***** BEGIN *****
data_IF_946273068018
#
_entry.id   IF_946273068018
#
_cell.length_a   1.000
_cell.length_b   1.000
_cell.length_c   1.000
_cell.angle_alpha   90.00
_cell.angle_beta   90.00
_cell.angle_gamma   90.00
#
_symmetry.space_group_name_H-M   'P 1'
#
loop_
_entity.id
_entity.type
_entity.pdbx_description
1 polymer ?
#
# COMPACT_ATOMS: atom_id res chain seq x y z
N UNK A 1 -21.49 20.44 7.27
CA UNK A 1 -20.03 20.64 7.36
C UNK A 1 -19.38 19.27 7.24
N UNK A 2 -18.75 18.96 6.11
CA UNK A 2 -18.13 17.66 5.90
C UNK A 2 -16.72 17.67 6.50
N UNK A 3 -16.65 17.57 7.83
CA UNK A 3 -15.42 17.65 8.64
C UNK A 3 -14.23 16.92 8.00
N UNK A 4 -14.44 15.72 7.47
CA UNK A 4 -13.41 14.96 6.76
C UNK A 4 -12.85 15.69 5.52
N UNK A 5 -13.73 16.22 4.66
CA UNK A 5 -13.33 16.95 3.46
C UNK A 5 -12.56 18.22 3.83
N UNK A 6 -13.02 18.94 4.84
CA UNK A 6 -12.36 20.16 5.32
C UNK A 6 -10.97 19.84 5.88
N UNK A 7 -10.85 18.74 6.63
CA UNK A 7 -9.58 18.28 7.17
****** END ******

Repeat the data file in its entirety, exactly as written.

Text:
data_IF_946273068018
#
_entry.id   IF_946273068018
#
_cell.length_a   1.000
_cell.length_b   1.000
_cell.length_c   1.000
_cell.angle_alpha   90.00
_cell.angle_beta   90.00
_cell.angle_gamma   90.00
#
_symmetry.space_group_name_H-M   'P 1'
#
loop_
_entity.id
_entity.type
_entity.pdbx_description
1 polymer ?
#
# COMPACT_ATOMS: atom_id res chain seq x y z
N UNK A 1 -21.49 20.44 7.27
CA UNK A 1 -20.03 20.64 7.36
C UNK A 1 -19.38 19.27 7.24
N UNK A 2 -18.75 18.96 6.11
CA UNK A 2 -18.13 17.66 5.90
C UNK A 2 -16.72 17.67 6.50
N UNK A 3 -16.65 17.57 7.83
CA UNK A 3 -15.42 17.65 8.64
C UNK A 3 -14.23 16.92 8.00
N UNK A 4 -14.44 15.72 7.47
CA UNK A 4 -13.41 14.96 6.76
C UNK A 4 -12.85 15.69 5.52
N UNK A 5 -13.73 16.22 4.66
CA UNK A 5 -13.33 16.95 3.46
C UNK A 5 -12.56 18.22 3.83
N UNK A 6 -13.02 18.94 4.84
CA UNK A 6 -12.36 20.16 5.32
C UNK A 6 -10.97 19.84 5.88
N UNK A 7 -10.85 18.74 6.63
CA UNK A 7 -9.58 18.28 7.17